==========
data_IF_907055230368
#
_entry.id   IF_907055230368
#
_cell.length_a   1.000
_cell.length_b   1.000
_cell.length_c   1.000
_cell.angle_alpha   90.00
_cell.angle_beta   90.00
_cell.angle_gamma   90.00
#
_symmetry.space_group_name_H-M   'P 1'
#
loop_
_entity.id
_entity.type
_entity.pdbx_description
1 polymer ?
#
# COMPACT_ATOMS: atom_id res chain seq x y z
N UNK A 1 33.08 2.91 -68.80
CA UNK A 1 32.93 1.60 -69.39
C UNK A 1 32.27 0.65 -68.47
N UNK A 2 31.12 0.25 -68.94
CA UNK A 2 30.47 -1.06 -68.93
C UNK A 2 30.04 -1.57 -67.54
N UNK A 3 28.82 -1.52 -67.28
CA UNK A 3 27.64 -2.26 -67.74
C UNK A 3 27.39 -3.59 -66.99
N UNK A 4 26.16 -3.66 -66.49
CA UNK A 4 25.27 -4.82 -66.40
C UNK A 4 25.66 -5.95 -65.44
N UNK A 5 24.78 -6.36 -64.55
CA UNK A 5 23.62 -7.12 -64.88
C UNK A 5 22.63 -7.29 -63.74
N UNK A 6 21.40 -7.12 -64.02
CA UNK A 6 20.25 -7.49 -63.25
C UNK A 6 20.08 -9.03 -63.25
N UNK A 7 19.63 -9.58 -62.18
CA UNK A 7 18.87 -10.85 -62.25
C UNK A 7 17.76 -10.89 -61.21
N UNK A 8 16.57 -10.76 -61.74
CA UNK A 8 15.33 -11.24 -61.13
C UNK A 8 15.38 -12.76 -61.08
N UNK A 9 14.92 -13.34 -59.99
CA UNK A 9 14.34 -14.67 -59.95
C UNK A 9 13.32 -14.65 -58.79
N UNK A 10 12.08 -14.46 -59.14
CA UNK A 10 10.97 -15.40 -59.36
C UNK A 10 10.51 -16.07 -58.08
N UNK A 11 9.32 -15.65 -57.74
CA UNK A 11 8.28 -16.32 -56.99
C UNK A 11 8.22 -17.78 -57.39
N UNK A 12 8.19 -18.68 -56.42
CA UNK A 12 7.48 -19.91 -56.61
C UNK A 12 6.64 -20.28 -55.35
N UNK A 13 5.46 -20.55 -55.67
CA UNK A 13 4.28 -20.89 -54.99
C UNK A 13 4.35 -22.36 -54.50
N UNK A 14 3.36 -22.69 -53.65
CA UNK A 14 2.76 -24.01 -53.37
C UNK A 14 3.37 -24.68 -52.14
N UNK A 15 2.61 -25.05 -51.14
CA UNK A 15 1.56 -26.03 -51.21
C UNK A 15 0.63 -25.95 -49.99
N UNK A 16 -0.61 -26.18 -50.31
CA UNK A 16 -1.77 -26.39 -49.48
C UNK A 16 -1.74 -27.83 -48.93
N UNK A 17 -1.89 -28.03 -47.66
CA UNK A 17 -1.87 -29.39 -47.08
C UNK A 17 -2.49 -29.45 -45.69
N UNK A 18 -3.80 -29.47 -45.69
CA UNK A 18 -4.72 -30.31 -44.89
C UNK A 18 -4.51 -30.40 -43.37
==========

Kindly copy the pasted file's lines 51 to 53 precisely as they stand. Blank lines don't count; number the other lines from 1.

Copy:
N UNK A 11 9.32 -15.65 -57.74
CA UNK A 11 8.28 -16.32 -56.99
C UNK A 11 8.22 -17.78 -57.39